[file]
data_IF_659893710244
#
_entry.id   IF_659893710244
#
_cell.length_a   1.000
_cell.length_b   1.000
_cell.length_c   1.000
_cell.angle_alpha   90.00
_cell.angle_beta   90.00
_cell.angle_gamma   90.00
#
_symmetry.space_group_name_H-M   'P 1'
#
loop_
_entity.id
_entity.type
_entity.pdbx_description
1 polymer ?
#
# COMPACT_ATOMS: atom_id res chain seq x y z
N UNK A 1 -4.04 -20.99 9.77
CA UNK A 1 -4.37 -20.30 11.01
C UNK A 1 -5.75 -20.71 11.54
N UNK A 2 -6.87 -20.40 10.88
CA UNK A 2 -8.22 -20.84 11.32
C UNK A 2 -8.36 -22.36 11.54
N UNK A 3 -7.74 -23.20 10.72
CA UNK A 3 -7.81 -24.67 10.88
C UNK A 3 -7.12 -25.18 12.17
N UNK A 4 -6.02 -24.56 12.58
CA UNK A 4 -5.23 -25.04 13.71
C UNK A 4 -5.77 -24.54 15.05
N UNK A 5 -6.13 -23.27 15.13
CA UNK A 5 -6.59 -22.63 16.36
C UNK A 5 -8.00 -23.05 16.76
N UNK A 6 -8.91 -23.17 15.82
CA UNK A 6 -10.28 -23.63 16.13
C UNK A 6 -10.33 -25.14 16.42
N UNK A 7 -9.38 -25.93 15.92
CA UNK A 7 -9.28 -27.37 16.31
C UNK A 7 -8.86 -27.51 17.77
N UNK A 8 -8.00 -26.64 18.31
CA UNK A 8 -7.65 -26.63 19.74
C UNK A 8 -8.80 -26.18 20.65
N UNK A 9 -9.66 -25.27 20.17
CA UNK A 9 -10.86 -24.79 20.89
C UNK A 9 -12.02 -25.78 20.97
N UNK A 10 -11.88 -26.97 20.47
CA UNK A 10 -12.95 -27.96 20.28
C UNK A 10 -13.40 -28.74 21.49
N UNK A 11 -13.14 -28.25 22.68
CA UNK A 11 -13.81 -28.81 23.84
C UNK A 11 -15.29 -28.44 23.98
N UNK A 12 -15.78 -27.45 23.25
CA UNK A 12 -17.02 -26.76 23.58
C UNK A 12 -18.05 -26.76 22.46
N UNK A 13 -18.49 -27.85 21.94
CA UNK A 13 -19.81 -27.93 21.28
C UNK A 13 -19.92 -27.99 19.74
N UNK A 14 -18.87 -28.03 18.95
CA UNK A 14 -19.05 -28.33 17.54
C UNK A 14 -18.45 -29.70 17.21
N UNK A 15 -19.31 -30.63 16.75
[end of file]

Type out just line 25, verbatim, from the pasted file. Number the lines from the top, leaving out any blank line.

CA UNK A 2 -8.22 -20.84 11.32